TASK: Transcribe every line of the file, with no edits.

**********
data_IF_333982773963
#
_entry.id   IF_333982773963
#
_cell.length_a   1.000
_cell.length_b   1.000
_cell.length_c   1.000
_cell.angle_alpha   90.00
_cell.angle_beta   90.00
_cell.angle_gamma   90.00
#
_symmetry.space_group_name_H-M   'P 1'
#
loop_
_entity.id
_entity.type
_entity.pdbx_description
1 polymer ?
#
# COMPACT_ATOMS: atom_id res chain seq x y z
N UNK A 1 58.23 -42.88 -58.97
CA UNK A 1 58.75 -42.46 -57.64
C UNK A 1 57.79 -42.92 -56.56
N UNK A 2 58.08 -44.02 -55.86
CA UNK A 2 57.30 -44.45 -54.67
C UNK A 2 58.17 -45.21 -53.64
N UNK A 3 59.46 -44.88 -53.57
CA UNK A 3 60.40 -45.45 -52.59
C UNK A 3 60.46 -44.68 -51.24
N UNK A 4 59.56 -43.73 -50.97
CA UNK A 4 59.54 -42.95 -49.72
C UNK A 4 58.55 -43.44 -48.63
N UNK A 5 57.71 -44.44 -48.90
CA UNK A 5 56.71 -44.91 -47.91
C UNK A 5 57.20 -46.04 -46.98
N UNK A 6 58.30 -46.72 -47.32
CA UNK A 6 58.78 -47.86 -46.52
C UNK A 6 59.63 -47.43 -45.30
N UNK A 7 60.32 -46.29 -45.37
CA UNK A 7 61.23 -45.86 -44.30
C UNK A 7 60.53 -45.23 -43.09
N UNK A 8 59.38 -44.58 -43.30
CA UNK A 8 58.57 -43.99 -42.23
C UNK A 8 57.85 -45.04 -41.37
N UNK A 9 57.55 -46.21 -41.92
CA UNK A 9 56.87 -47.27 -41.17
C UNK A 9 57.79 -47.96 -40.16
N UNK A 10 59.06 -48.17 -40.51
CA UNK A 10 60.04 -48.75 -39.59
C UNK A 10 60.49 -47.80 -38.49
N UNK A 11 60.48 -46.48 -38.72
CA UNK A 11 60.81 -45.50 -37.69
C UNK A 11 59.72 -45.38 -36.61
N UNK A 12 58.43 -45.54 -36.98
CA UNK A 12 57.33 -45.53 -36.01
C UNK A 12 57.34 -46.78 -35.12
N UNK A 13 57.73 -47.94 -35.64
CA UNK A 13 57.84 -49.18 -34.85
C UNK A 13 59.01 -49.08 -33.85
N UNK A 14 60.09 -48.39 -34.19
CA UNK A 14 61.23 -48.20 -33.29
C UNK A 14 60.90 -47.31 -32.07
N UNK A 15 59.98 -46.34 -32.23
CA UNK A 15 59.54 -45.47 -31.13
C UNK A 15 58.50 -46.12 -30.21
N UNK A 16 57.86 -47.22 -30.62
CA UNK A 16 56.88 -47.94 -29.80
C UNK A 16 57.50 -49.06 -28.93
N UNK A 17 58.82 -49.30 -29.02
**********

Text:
data_IF_333982773963
#
_entry.id   IF_333982773963
#
_cell.length_a   1.000
_cell.length_b   1.000
_cell.length_c   1.000
_cell.angle_alpha   90.00
_cell.angle_beta   90.00
_cell.angle_gamma   90.00
#
_symmetry.space_group_name_H-M   'P 1'
#
loop_
_entity.id
_entity.type
_entity.pdbx_description
1 polymer ?
#
# COMPACT_ATOMS: atom_id res chain seq x y z
N UNK A 1 58.23 -42.88 -58.97
CA UNK A 1 58.75 -42.46 -57.64
C UNK A 1 57.79 -42.92 -56.56
N UNK A 2 58.08 -44.02 -55.86
CA UNK A 2 57.30 -44.45 -54.67
C UNK A 2 58.17 -45.21 -53.64
N UNK A 3 59.46 -44.88 -53.57
CA UNK A 3 60.40 -45.45 -52.59
C UNK A 3 60.46 -44.68 -51.24
N UNK A 4 59.56 -43.73 -50.97
CA UNK A 4 59.54 -42.95 -49.72
C UNK A 4 58.55 -43.44 -48.63
N UNK A 5 57.71 -44.44 -48.90
CA UNK A 5 56.71 -44.91 -47.91
C UNK A 5 57.20 -46.04 -46.98
N UNK A 6 58.30 -46.72 -47.32
CA UNK A 6 58.78 -47.86 -46.52
C UNK A 6 59.63 -47.43 -45.30
N UNK A 7 60.32 -46.29 -45.37
CA UNK A 7 61.23 -45.86 -44.30
C UNK A 7 60.53 -45.23 -43.09
N UNK A 8 59.38 -44.58 -43.30
CA UNK A 8 58.57 -43.99 -42.23
C UNK A 8 57.85 -45.04 -41.37
N UNK A 9 57.55 -46.21 -41.92
CA UNK A 9 56.87 -47.27 -41.17
C UNK A 9 57.79 -47.96 -40.16
N UNK A 10 59.06 -48.17 -40.51
CA UNK A 10 60.04 -48.75 -39.59
C UNK A 10 60.49 -47.80 -38.49
N UNK A 11 60.48 -46.48 -38.72
CA UNK A 11 60.81 -45.50 -37.69
C UNK A 11 59.72 -45.38 -36.61
N UNK A 12 58.43 -45.54 -36.98
CA UNK A 12 57.33 -45.53 -36.01
C UNK A 12 57.34 -46.78 -35.12
N UNK A 13 57.73 -47.94 -35.64
CA UNK A 13 57.84 -49.18 -34.85
C UNK A 13 59.01 -49.08 -33.85
N UNK A 14 60.09 -48.39 -34.19
CA UNK A 14 61.23 -48.20 -33.29
C UNK A 14 60.90 -47.31 -32.07
N UNK A 15 59.98 -46.34 -32.23
CA UNK A 15 59.54 -45.47 -31.13
C UNK A 15 58.50 -46.12 -30.21
N UNK A 16 57.86 -47.22 -30.62
CA UNK A 16 56.88 -47.94 -29.80
C UNK A 16 57.50 -49.06 -28.93
N UNK A 17 58.82 -49.30 -29.02